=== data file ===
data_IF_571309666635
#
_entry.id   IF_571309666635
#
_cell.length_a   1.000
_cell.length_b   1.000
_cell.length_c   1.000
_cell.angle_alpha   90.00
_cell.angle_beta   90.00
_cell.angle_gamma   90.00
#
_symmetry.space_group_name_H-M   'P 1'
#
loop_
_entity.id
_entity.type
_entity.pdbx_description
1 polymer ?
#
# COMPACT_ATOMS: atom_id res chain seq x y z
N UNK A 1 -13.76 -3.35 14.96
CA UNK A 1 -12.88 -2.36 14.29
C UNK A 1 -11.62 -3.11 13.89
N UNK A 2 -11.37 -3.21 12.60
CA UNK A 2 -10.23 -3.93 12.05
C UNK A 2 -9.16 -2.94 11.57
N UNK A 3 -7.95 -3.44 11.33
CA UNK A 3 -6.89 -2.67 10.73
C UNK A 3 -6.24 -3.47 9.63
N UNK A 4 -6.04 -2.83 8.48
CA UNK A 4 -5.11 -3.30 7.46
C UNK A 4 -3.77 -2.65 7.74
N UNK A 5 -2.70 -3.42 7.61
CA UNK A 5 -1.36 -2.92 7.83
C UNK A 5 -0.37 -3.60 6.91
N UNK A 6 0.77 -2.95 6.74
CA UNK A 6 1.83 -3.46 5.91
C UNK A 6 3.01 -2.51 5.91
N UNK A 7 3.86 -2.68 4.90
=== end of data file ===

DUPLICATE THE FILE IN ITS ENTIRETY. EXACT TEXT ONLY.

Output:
data_IF_571309666635
#
_entry.id   IF_571309666635
#
_cell.length_a   1.000
_cell.length_b   1.000
_cell.length_c   1.000
_cell.angle_alpha   90.00
_cell.angle_beta   90.00
_cell.angle_gamma   90.00
#
_symmetry.space_group_name_H-M   'P 1'
#
loop_
_entity.id
_entity.type
_entity.pdbx_description
1 polymer ?
#
# COMPACT_ATOMS: atom_id res chain seq x y z
N UNK A 1 -13.76 -3.35 14.96
CA UNK A 1 -12.88 -2.36 14.29
C UNK A 1 -11.62 -3.11 13.89
N UNK A 2 -11.37 -3.21 12.60
CA UNK A 2 -10.23 -3.93 12.05
C UNK A 2 -9.16 -2.94 11.57
N UNK A 3 -7.95 -3.44 11.33
CA UNK A 3 -6.89 -2.67 10.73
C UNK A 3 -6.24 -3.47 9.63
N UNK A 4 -6.04 -2.83 8.48
CA UNK A 4 -5.11 -3.30 7.46
C UNK A 4 -3.77 -2.65 7.74
N UNK A 5 -2.70 -3.42 7.61
CA UNK A 5 -1.36 -2.92 7.83
C UNK A 5 -0.37 -3.60 6.91
N UNK A 6 0.77 -2.95 6.74
CA UNK A 6 1.83 -3.46 5.91
C UNK A 6 3.01 -2.51 5.91
N UNK A 7 3.86 -2.68 4.90